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With controversy came celebrity, and with that, backlash. While at Brigham Young, LaBute, who grew up in a nondenominational church, had joined the Church of Jesus Christ of Latter-Day Saints, which owns the university, to become a Mormon: "I was young and searching for things in my life education, meaning which opened me up to whatever came my way. I was around the religion, its members and its doctrine all the time. I investigated it and ultimately found it was something that I needed in general. But as I became more involved in the specifics, I became less interested in it as a guiding force in my life." Usually relying on his imagination for material, LaBute did lightly dip into his religion in 1999 for Bash: Latterday Plays, in which three people who just happen to be Mormon confess to heinous acts. The performances were well-received, but the church was not amused. "A bit of a falling out" led LaBute to resign his membership last year.
The fuss has died down of late, but that doesn't mean LaBute wants you sitting comfortably. Like a giant, mischievous child poking a dog with a stick, he delights in seeing what he can get away with before the audience turns on him. In his quest, he's worked through a smorgasbord of perversions: infidelity, infanticide, rape, homophobia, racism, sexism, fatism and just plain cruelty. "Audiences are very forgiving, so it's fun for me to see how far I can push before they stop forgiving," he says. "I like to heap it on them, because they come to the theater, they've got dough, they probably live a pretty good life. They need a good whack now and then."
Audiences may come for the abuse, but they stay for the words. LaBute's sharp lines ride along on natural rhythm and casual wit. His pointed dialogue regularly inspires comparisons between the 42-year-old writer and two long-established masters of acerbic, dysfunctional exchanges, Harold Pinter and David Mamet. As a nod to their influence on him, LaBute has dedicated plays to both. It's the acid-tipped everydayness, both devastating and dangerously funny, that translates well, making him as popular in Europe as he is in the U.S. "He's bold, unapologetic and willing to go where others don't dare," says Eckhart. "I read his plays and I laugh and say, 'Neil, you can't say this, and I certainly won't say it myself, because I'll never work again.' Next thing you know, the plays are running in New York and London and they're selling out."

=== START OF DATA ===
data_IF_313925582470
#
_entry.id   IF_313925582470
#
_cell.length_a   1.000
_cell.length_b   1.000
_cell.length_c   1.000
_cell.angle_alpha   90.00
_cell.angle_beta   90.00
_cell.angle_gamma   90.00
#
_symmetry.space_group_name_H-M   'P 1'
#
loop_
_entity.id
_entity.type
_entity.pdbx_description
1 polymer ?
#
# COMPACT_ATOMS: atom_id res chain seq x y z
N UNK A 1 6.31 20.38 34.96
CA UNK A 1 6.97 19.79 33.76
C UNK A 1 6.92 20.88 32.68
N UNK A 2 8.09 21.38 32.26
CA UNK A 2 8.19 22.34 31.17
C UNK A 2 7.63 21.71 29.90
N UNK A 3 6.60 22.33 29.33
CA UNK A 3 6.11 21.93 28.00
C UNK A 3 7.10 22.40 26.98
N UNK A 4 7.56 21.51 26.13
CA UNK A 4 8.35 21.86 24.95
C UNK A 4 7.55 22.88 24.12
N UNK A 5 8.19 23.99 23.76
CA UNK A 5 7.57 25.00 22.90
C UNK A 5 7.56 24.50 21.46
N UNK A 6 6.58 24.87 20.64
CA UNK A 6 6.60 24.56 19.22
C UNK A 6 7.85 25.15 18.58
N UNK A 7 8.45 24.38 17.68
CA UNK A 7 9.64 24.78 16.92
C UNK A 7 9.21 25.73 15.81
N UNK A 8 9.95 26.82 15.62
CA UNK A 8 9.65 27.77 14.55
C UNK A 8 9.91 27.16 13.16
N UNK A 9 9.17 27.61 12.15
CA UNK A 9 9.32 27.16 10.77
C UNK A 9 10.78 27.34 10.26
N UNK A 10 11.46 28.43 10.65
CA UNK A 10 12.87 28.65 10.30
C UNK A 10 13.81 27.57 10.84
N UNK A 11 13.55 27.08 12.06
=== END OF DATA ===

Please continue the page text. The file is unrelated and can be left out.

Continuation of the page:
And so while LaBute may take the occasional sidestep into film or short stories (his collection Seconds of Pleasure was published last year), he always comes home to the theater. "Filmmaking is an art form I want to master, but I feel more confident in the theater," he says. "With plays, there's just you and the actors, and rehearsals are the process leading up to a product that we're going to show to an audience. But with film, the first day is meant to be as good as the last day. There's no run-up. And there's so much money involved in movies that there are all these external pressures there's only so much light in the day, you only have the location for so long constantly tapping on your shoulder going, 'This could suck.' Whereas in theater, I've never really felt that kind of pressure."
Especially when he's not directing. British director David Grindley (fresh from directing Kevin Spacey in National Anthems at the Old Vic) is calling the shots for the world premiere of Some Girl(s), which opened May 24 at London's Gielgud Theatre and stars former Friend David Schwimmer as a man who, on the eve of his wedding, is compelled to have a final heart-to-heart with four ex-girlfriends. Acclaimed Venezuelan director Moisés Kaufman is handling This Is How It Goes, (which went down well in New York City and opens at the Donmar Warehouse on May 31 before moving to Bristol and Salford) with British actor Ben Chaplin in the lead as a man who comes back to his small-town home to break up the interracial marriage of his high school crush. "I have thought that, if somebody takes it the wrong way, I could get a brick to the back of the head as I'm leaving the stage door," says Chaplin, who found fame in Hollywood films The Truth About Cats & Dogs and Birthday Girl. "But Neil's an iconoclast and there's not enough of them around. Whether you like him or not, you have to be grateful he's there."
Like him or not, LaBute isn't done exploring the dark side. He's now scouting out locations for his next project, a remake of the 1973 cult horror film The Wicker Man: "This time it's going to be less about religion and paganism and more about surprise! men and women." And he's still writing plays as feverishly as he did in college. There are no plans to slow down or go soft. "That's what you're asking me for, whether you know it or not," he says. "You're not coming to the theater just to see two boring hours of somebody's life. I'm giving you the highlights." Give the audience what it wants: that's LaBute's idea of being a people person.